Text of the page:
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    Allllllison is offline Newbie
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    Presbyterian and merchant in Modenrn Gallantry by Lamb

    I read about one sentence in para.11 -- "Though bred a Presbyterian, and brought up a merchant, he was the finest gentleman of his time." -- seems to suggest that Presbyterians and merchants are not usually gentlemen in 18th century. How come?

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    Re: Presbyterian and merchant in Modenrn Gallantry by Lamb

    In the British class system, nobody 'in trade' was considered a gentleman. It was also almost impossible to be a gentleman if you were not a member of the established Church of England.

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    Re: Presbyterian and merchant in Modenrn Gallantry by Lamb

    Quote Originally Posted by fivejedjon View Post
    In the British class system, nobody 'in trade' was considered a gentleman. It was also almost impossible to be a gentleman if you were not a member of the established Church of England.
    thank you Mr. Five
    now i can better understand the text
    but how do people define "gentlemen" at that time?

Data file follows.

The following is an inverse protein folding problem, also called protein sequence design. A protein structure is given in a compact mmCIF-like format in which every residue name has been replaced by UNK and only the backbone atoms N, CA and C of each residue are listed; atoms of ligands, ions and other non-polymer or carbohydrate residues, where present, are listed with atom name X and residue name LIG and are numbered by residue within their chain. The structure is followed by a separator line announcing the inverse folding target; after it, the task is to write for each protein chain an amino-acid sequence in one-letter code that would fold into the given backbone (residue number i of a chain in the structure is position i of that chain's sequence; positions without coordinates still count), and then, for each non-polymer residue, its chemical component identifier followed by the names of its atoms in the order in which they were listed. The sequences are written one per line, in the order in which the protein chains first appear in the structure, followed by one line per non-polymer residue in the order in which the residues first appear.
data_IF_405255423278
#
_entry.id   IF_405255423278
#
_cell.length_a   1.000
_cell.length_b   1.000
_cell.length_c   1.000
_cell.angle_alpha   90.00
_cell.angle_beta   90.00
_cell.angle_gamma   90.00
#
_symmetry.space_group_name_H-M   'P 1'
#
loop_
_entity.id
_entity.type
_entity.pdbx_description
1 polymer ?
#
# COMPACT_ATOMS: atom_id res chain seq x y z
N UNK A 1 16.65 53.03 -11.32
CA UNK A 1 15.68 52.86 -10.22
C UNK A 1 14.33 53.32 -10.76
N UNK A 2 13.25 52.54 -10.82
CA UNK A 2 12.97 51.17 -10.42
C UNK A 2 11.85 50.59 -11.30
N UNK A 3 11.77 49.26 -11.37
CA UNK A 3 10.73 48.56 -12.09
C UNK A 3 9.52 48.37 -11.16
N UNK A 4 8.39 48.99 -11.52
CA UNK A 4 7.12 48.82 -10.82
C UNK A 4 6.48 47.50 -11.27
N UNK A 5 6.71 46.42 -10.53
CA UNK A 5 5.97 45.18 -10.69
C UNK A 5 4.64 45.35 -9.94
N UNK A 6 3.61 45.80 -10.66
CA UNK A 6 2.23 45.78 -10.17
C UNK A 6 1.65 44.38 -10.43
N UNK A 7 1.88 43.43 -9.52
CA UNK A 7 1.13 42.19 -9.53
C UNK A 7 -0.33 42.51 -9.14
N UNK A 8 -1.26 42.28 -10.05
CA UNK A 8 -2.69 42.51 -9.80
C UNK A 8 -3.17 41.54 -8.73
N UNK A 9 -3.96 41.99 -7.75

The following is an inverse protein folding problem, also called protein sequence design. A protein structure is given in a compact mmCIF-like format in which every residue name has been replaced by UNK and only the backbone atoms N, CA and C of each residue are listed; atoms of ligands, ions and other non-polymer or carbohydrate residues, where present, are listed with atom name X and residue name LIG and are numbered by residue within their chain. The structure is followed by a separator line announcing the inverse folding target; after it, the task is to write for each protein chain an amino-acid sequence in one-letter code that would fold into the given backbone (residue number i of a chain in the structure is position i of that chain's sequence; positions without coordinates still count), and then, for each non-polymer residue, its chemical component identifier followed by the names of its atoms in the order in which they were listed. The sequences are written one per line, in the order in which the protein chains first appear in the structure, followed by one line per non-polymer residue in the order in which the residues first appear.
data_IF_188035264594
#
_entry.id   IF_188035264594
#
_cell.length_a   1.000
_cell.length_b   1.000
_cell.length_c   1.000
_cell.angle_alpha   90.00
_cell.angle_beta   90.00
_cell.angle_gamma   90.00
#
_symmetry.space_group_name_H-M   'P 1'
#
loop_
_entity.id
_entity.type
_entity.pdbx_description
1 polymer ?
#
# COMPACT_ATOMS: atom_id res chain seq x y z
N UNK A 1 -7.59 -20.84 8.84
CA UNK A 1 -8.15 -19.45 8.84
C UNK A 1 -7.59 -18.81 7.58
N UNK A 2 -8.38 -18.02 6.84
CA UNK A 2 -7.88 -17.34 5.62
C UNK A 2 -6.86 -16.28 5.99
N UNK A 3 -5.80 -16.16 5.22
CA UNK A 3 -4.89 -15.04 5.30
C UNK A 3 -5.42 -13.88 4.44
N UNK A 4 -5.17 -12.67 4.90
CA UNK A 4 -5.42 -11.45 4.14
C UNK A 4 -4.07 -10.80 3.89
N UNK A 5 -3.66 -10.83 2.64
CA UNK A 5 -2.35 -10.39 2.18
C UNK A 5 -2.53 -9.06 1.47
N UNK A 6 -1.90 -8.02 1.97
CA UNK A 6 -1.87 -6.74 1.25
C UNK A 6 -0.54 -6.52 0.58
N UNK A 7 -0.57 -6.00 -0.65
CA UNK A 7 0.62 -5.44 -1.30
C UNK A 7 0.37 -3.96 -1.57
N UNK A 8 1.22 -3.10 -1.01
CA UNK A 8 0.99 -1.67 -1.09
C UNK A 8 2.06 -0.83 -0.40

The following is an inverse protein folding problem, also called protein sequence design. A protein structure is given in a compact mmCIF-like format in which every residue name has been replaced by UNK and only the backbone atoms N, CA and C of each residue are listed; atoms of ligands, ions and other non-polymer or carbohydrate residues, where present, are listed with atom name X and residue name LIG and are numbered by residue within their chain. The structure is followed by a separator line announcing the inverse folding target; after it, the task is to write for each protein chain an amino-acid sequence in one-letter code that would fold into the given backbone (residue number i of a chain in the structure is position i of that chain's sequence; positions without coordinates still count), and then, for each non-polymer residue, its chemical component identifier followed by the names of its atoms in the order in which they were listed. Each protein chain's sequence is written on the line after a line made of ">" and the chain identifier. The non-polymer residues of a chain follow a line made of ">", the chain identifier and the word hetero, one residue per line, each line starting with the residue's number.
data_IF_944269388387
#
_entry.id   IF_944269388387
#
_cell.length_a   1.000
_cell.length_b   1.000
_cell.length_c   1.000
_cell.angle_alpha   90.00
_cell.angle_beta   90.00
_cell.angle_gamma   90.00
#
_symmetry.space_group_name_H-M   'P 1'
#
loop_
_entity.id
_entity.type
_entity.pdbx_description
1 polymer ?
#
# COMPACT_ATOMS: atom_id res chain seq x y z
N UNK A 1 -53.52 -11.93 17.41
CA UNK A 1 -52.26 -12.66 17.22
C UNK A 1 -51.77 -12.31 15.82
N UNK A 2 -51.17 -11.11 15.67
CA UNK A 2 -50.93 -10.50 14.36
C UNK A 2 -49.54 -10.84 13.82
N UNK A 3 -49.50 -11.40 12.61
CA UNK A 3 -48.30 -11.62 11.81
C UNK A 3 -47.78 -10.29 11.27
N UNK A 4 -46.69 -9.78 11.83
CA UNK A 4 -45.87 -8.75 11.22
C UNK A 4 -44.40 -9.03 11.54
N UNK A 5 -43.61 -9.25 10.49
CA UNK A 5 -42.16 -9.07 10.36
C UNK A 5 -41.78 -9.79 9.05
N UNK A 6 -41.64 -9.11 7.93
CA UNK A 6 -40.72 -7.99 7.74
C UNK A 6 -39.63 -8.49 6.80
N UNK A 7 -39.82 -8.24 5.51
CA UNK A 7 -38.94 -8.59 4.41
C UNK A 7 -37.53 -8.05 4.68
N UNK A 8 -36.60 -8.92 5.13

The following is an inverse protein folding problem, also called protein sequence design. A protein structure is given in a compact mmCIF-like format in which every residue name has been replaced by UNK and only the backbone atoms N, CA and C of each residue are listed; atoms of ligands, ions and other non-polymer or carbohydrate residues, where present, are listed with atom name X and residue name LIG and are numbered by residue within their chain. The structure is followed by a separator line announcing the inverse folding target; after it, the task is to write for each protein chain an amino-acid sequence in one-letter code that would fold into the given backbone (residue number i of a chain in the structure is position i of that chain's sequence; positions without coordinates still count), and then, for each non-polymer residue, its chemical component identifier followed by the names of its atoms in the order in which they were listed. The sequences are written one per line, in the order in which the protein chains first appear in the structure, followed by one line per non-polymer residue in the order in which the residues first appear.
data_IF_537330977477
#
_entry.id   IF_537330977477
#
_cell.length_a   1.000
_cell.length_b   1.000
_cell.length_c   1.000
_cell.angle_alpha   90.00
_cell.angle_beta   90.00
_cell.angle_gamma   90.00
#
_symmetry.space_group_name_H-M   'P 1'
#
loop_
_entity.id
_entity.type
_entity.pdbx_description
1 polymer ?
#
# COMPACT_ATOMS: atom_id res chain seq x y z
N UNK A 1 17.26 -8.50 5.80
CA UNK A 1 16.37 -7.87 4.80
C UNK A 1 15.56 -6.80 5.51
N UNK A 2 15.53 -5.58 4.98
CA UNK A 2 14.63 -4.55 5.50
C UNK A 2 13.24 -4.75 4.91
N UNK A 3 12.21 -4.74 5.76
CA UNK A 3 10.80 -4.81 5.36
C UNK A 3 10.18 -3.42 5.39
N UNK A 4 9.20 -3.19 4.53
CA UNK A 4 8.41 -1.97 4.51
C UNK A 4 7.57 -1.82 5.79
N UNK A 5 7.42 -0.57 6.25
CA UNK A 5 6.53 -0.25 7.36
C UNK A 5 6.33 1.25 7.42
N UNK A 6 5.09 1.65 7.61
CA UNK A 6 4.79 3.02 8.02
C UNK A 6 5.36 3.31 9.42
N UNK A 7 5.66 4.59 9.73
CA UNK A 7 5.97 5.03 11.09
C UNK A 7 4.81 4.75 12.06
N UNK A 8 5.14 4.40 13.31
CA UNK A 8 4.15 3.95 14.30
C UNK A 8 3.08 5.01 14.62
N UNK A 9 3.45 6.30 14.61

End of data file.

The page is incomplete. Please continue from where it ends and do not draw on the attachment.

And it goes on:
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    Re: Presbyterian and merchant in Modenrn Gallantry by Lamb

    The word didn't need defining at the time. The people who mattered knew who was a gentleman and who was not.

    A gentleman was well-born, though not noble, and had sufficient income not to have to work. It was possible for the younger sons of a gentleman to have a career in the Army or Navy, in which commissions had to be purchased, or in the church, though the church was seen as the place for younger sons of gentlemen who did not have a great deal of money. The eldest son of a gentleman would simply replace his father as head of the family when the father died.

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    Re: Presbyterian and merchant in Modenrn Gallantry by Lamb

    Quote Originally Posted by fivejedjon View Post
    The word didn't need defining at the time. The people who mattered knew who was a gentleman and who was not.

    A gentleman was well-born, though not noble, and had sufficient income not to have to work. It was possible for the younger sons of a gentleman to have a career in the Army or Navy, in which commissions had to be purchased, or in the church, though the church was seen as the place for younger sons of gentlemen who did not have a great deal of money. The eldest son of a gentleman would simply replace his father as head of the family when the father died.
    THX A LOT Mr. Five, I really appreciate your help!

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